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tHomas caRdInal collIns

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Politics, education, moral issues close to his heart Continued from Page A7

Communist Party. That isn’t to suggest the Pope has set aside a gold ring and a red hat for a Bolshevek. But if it’s tempting to think of Guelph as a sleepy backwater where nothing happens, it’s good to remember that Collins’ home town has a knack for finding itself in the middle of the great, passionate debates of history. Collins’ uncle Joe Downey, in addition to his career as a newspaperman, was a Conservative Member of Provincial Parliament for Wellington South. His grandfather George Keen was a key figure in the co-operative movement in Canada — helping to establish grain co-ops out west and fishing co-ops in Atlantic Canada. “In terms of skills and even appearance, I think my brother most resembles (Keen),” said Cathy. “He was a very intelligent man, very learned, a person who has read a lot of books.” Keen was awarded an honorary doctorate by St. Francis Xavier University in Antigonish, N.S. Without him the Antigonish Movement might have been more a theory than a practical attempt to re-orient the economics of the 20th century. It comes as no surprise there’s a little politics in Collins’ background. When things began unravelling at the Toronto Catholic District School Board in 2008, Collins stepped decisively into the political arena. He did not speak softly or seek the hush of back-room meetings. Elected officials to a body with Catholic responsibilities were found to have used public funds for private purposes. The archbishop spoke up publicly. “We believe that the largest Catholic school board in the country has experienced a leadership crisis and consequences are required,” he told The Toronto Star. Politics is only part of how the Church is engaged in the world. In Toronto, home to refugees from around the world, Collins has sought to make the archdiocese more effective in reaching out and helping people

Difficult concepts seemed to always come easy to Collins. His seminary brothers often looked his way when trying to decipher difficult concepts. (Photo by Michael Swan)

whose lives and homelands have been stolen from them by defective politics. He established the Office for Refugees in 2008. In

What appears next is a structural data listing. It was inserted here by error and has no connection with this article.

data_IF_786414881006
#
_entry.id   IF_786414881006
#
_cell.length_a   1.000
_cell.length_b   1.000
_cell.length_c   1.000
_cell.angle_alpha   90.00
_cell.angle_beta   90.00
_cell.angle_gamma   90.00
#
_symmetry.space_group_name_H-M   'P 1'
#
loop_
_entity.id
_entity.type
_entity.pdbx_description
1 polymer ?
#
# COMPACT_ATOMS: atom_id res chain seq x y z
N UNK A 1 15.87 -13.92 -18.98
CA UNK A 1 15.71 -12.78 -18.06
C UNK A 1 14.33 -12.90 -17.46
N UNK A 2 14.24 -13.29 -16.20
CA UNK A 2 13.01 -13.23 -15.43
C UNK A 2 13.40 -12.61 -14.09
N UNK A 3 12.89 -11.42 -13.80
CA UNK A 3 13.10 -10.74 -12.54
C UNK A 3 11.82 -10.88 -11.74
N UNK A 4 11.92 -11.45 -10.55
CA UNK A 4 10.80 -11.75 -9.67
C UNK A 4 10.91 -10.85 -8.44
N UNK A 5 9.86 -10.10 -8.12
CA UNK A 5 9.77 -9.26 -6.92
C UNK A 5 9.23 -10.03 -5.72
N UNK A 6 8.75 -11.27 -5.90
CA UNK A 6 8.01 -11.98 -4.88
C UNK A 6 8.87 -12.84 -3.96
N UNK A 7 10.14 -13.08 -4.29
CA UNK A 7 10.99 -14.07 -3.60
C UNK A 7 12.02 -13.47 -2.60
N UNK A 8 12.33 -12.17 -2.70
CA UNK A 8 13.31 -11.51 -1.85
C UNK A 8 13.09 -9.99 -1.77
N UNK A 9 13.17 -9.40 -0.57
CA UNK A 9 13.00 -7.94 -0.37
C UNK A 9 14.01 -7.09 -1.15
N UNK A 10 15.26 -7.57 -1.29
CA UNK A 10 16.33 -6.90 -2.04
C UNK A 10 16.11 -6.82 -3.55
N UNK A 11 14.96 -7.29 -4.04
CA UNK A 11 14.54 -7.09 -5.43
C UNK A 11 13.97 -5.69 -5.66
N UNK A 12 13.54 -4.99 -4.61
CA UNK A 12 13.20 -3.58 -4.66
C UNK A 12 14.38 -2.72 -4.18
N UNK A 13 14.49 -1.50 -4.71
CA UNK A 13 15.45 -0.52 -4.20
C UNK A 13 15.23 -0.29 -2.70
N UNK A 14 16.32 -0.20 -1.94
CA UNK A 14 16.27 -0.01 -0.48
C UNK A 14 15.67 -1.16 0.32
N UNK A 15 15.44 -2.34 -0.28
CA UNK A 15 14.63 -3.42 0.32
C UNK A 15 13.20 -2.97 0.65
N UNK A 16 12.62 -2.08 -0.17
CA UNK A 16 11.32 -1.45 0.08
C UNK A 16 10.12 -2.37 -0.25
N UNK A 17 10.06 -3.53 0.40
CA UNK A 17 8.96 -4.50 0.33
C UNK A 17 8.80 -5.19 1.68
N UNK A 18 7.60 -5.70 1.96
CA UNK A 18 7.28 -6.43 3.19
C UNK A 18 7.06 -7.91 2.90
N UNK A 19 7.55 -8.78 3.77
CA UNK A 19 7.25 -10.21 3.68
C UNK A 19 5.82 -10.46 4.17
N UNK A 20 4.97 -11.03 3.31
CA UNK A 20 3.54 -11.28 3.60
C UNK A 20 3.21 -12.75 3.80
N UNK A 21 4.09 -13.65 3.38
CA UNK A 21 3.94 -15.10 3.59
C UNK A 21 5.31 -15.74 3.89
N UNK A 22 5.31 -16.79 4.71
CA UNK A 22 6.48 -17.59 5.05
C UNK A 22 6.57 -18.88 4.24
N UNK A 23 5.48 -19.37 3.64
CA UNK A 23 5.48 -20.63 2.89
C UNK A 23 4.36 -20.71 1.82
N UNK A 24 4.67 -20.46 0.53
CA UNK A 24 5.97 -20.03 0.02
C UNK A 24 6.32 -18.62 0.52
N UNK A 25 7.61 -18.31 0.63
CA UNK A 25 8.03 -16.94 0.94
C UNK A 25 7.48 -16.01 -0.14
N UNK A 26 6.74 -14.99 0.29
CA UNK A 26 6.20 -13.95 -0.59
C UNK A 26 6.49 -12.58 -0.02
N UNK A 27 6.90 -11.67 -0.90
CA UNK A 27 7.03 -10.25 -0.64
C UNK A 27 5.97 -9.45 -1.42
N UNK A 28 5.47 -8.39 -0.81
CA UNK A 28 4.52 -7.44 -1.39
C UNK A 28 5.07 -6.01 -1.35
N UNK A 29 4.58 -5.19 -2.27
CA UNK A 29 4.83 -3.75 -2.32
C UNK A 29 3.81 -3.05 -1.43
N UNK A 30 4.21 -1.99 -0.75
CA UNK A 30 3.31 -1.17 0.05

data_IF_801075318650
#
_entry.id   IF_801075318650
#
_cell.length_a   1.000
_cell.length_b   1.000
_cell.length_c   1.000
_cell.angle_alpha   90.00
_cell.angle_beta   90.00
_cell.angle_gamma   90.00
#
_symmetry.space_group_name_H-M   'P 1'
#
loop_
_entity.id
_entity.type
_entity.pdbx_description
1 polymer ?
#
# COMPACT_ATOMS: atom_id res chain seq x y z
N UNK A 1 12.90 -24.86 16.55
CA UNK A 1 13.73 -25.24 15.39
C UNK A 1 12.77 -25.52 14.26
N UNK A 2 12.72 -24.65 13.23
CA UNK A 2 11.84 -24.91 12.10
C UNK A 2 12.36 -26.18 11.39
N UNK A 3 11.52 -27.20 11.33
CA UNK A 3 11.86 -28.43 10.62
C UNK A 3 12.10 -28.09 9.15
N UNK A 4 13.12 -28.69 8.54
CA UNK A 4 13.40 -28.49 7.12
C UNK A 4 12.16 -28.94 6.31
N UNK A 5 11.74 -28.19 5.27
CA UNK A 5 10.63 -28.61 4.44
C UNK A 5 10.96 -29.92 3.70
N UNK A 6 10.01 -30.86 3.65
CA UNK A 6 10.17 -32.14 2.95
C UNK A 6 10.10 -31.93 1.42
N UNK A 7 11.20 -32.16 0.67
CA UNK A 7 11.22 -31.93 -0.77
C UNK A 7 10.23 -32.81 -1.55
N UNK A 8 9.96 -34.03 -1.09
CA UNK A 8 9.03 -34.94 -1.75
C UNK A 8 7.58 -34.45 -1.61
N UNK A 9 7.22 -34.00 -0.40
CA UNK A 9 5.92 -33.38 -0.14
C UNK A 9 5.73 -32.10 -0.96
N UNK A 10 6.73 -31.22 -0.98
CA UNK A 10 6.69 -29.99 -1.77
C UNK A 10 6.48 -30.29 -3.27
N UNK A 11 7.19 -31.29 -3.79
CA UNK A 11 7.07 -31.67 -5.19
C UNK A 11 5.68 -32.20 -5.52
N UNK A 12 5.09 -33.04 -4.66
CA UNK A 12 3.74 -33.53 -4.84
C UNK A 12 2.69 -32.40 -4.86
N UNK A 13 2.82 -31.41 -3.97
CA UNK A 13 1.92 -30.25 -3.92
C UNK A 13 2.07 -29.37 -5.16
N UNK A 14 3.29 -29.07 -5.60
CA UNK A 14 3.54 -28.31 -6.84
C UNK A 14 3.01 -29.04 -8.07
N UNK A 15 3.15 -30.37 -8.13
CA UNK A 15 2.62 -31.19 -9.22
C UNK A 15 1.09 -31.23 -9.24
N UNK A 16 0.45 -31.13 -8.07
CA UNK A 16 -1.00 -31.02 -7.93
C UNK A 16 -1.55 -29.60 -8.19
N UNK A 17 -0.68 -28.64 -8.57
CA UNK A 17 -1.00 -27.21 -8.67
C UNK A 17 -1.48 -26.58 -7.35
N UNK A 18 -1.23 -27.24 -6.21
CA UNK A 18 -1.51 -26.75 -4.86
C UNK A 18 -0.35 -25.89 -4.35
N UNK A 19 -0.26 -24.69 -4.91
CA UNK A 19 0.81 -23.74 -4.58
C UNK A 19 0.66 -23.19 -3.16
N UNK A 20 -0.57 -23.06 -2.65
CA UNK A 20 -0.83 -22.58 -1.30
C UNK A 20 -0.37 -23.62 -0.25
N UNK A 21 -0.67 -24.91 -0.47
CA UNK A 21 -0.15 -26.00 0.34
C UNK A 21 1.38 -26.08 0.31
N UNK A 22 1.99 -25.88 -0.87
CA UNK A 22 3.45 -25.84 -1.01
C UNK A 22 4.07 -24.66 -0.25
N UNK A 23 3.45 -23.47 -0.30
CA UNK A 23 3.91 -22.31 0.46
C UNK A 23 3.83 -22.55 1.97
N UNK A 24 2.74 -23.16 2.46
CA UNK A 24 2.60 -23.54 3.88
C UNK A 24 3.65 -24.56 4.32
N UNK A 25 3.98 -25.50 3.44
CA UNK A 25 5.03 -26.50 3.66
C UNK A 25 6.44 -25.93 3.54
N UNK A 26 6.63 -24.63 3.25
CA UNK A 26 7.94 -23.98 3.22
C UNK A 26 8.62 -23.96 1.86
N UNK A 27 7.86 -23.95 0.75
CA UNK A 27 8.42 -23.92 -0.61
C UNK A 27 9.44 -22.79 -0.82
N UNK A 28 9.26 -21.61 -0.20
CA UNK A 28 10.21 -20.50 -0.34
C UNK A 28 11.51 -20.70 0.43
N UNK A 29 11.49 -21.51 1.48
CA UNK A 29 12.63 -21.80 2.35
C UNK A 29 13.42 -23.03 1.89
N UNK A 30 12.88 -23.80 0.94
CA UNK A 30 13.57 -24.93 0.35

2010 he began the process to sponsor an Iraqi refugee family — inspiring dozens of parishes across the archdiocese to set up

refugee sponsorship committees of their own. For Collins, politics are neither beneath the dignity of his office nor too far removed from ecclesiastical expertise. As a cardinal, Collins intends to continue to be heard by politicians about political responsibilities. “We don’t choose a party. But I intend to speak out on the moral issues in society,” he said after his appointment to the College of Cardinals was made public on Jan. 6. Nor is it surprising Collins was so forceful when the subject was education. This is a man whose first response to the world has always been to study it. He is the brother, the grandson and the great-grandson of school principals. “We couldn’t help but talk about education (around the dinner table),” said his sister. Following in the footsteps of Newstead, as a young priest Collins taught high school English. The right words in the right place were Collins’ first love. Anyone who has listened to him preach has also heard the man call up stretches of poetry from memory. It’s more than a trick he learned from Msgr. Newstead. Collins believes there are words worth holding in our hearts. He pronounces them in order to place them in the hearts of his hearers. Studying Old English at Western, Collins was so adept at the language his professor had him record language lab tapes so other students would have the sound of Beowulf in their heads. Fr. Dennis Noon was a year behind Collins in the seminary. Now the pastor at Our Lady Immaculate, Noon recalls how his seminary brothers would turn to Collins for a clear, plain English explanation of often abstruse concepts shovelled at them in convoluted, latinate language during theology classes. Everybody knew Collins understood the complicated philosophical terminology, but they admired him for his ability to make See A SIMPLE on Page A9

Collins busy beyond duties as archbishop of Toronto o Member of Canadian Conference of Catholic Bishops’ Permanent Council o Chancellor, University of St. Michael’s College, University of Toronto o Chancellor, Pontifical Institute of Medieval Studies, Toronto o Chair of the Board of Governors, St. Augustine’s Seminary, Toronto o Chair of the Board of Directors, Redemptoris Mater Missionary Seminary, Toronto o Chairman of the Board of Directors, Catholic Cemeteries, Archdiocese of Toronto o Chairman of the Board of Directors, The Catholic Register o Trustee, Advisory Board, ShareLife, Toronto

o Chairman, Board of Directors, Catholic Charities, Archdiocese of Toronto o President, Assembly of Catholic Bishops of Ontario o Board Member, Catholic Near East Welfare Association o Member, Pontifical Council for Social Communications o Apostolic Visitor to the archdiocese of Cashel and Emly, Ireland, 2010 o Member, Synod of Bishops, Special Assembly for the Middle East, Rome, 2010 o Member, International Commission on English in the Liturgy, 2011 o Delegate of the Congregation of the Doctrine of the Faith for Anglicanorum Coetibus, 2011

Cardinal-designate Thomas Collins is chair of the Board of Governors at Toronto’s St. Augustine’s Seminary, among other appointments. (Register file photo)

Profile for The Catholic Register

The making of a Cardinal - Thomas Christopher Collins  

A special pullout section of The Catholic Register.

The making of a Cardinal - Thomas Christopher Collins  

A special pullout section of The Catholic Register.